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By Daniel Davey
If Western New York has written off Beaver Island State Park as a destination, Montana International is determined to change that.
Since taking over management of the sprawling, 950-acre State Park’s guest services in 2019, Cyndy Montana, owner/operator on Montana International, has hit the ground running. The early months of her company’s 20-year contract with New York state saw the organization learning and planning for all the park has to offer. Then COVID-19 happened. Restrictions affected all the park amenities. But Montana did not sit still waiting for things to open up.
“It’s so beautiful here,” she said. “We want to bring life back to Beaver Island. I love Grand Island; I want it to prosper in a positive way. I want this to benefit everybody on Grand Island, not just my bottom line. People that come here are my friends, my neighbors. So I think we give it an extra warmth that maybe bigger companies wouldn’t.”
While the Montana organization is charged with running and updating guest food and beverages services, New York state still runs and takes care of the park’s infrastructure.
“I think ecotourism is kind of the drive for Grand Island. Buffalo has its own personality; Niagara Falls has its own personality. People just drive over Grand Island. So ecotourism is a perfect fit,” Montana said.
And it seems New York state would agree.
Montana sees nothing but possibilities and potential for Beaver Island. Currently, that vision begins and continues with V’Randa, the full-service bar and restaurant adjacent to Beaver Island’s largest structure, The Falconwood Event Center. Having grown up on a farm in Quebec, Montana named V’Randa after the way her father pronounced “veranda,” or porch.
“To me,” she said, “the veranda is where we ate and drank and celebrated and relaxed and looked at the view. And this is what I want people to do here. I want it to have that feel.”
She’s begun the transformation, having pushed V’Randa to open in the summer of 2020, during COVID-19, “because people wanted outdoor dining,” Montana said.
And for all intents and purposes, it’s had success. She plans to continue updating the space, bringing in a warm and comfortable décor with items from her father’s farm. She’s added new tables and seating, outdoor heaters and retractable curtains on all open sides of the patio space, which, she says, increase the warmth level significantly. There are live bands every Monday and Tuesday night, with open plans for weekend live events. And the menu, as she describes it, is “Western New York favorites with a twist. Yet higher-end than a pub.” The goal forward is for V’Randa to be a three-, if not four-season venue, weather-permitting. And she plans to staff it as such, and increase the seating and tables.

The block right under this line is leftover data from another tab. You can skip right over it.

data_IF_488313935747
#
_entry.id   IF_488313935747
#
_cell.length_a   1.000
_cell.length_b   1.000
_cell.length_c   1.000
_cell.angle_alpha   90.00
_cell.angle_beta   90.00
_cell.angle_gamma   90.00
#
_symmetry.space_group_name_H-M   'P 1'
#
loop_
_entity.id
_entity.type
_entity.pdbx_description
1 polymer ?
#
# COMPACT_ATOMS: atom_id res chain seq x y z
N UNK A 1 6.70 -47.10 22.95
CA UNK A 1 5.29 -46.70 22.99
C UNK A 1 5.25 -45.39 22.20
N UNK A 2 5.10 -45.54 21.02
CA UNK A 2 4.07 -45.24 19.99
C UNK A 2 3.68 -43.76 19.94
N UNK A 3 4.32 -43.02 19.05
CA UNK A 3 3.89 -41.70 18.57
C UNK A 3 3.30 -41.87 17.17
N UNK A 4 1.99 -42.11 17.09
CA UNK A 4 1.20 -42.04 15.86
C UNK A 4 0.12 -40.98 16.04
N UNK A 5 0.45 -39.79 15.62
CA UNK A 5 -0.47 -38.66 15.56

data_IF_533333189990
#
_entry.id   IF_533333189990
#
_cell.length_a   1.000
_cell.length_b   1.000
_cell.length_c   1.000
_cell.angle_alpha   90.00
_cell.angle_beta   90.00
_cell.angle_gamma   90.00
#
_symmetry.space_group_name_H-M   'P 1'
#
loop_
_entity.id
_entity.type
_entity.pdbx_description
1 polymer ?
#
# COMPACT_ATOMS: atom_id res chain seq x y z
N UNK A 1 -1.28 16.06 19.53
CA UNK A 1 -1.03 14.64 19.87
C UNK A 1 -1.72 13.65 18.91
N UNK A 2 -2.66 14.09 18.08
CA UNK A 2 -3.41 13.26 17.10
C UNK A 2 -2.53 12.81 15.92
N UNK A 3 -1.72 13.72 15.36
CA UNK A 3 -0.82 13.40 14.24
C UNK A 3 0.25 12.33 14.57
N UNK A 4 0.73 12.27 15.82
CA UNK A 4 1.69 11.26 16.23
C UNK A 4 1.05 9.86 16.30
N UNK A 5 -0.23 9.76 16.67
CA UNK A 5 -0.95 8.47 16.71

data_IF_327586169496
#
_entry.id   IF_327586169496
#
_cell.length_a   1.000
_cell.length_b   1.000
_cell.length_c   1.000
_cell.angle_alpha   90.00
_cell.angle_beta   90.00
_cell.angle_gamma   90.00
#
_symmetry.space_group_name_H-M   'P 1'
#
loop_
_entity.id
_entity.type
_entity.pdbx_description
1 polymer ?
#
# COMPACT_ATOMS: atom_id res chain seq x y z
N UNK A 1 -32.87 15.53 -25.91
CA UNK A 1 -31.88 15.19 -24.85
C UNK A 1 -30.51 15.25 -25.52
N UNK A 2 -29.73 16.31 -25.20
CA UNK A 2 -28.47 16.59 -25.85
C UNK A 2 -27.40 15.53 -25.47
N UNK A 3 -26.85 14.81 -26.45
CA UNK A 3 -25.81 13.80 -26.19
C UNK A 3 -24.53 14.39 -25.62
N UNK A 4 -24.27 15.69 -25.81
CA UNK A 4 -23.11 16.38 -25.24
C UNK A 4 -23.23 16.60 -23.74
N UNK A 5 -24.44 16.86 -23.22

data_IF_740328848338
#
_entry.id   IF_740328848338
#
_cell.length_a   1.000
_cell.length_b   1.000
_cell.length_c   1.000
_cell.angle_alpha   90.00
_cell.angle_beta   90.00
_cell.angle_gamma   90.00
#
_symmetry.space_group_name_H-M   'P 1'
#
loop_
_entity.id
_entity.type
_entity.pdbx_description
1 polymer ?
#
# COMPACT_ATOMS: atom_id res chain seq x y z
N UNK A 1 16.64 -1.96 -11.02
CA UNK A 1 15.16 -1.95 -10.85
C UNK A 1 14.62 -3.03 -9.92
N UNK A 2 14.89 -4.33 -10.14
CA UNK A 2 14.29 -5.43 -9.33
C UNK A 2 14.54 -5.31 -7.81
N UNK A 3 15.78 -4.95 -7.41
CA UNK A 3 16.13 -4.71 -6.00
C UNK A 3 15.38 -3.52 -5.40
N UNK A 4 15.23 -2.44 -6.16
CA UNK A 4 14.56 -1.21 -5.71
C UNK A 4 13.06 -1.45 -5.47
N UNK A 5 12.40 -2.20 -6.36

“It’s so insane,” she said. “We can finally start our businesses back up, and try and get ourselves out of this hole. I’m really behind. But here I am, we can finally make money. But I can’t buy tables and chairs because they’re weeks backordered, and I can’t find staff to work.
But,” she said with optimism, “I have 17 more years to make it up.”
Indeed Montana International is looking to the future of Beaver Island, in line with the ecotourism focus of the state’s “I Love NY” initiatives. In the works at Beaver Island currently is the state-run renovation and improvement project to the Big Six Marina, slated to be completed and opened up again Labor Day weekend. It will include more slips and more parking than before.
Part of that renovation includes updates to The Chandler, the guest services arm at the marina. Montana envisions a more full-service venue to docked vessels, in which one can order a morning brunch delivered to their boat deck. She also envisions concerts at the new marina, perhaps on a monthly basis.
Also on deck for Montana International and Beaver Island going forward are:
•The Sand Stand, opposite the beachfront. It’s currently open Fridays, Saturdays and Sundays, partly due to staffing difficulties and weather-permitting. More hours are in the offing.
•The Falconwood Event Center, for which Montana has hired a salesperson to try and connect with both individuals and corporations to plan events. She sees more weddings, and other organizational functions for 25 to 500 people. She believes events can incorporate other amenities the park offers, such as golf retreats.
•Bogey’s Clubhouse, and taking the idea of golf leagues and competitions a step further into disc golf, cornhole and volleyball leagues.
•Beaver Island Marina, which is slated to undergo some state-run renovations beginning next year.
•Campgrounds, also in the planning stage for the park.
Beaver Island State Park “is great value,” Montana said. Regarding state-run infrastructure such as the golf course and marinas, “All of our pricing is lower than any competition because it’s a state park,” she said. “Even the $7 you pay to get in” is a value considering that folks would pay to park for a night out of dining in Buffalo or Niagara Falls, and not have the view, or variety of activities or events Beaver Island offers.
“We (Montana International) have to change the local mindset,” she said. “So much possibility and potential is here; it’s a beautiful place.”
www.MontanaInternational.us is the website launching pad for everything guest services at Beaver Island and Big Six Marina, as well as information regarding events taking place there.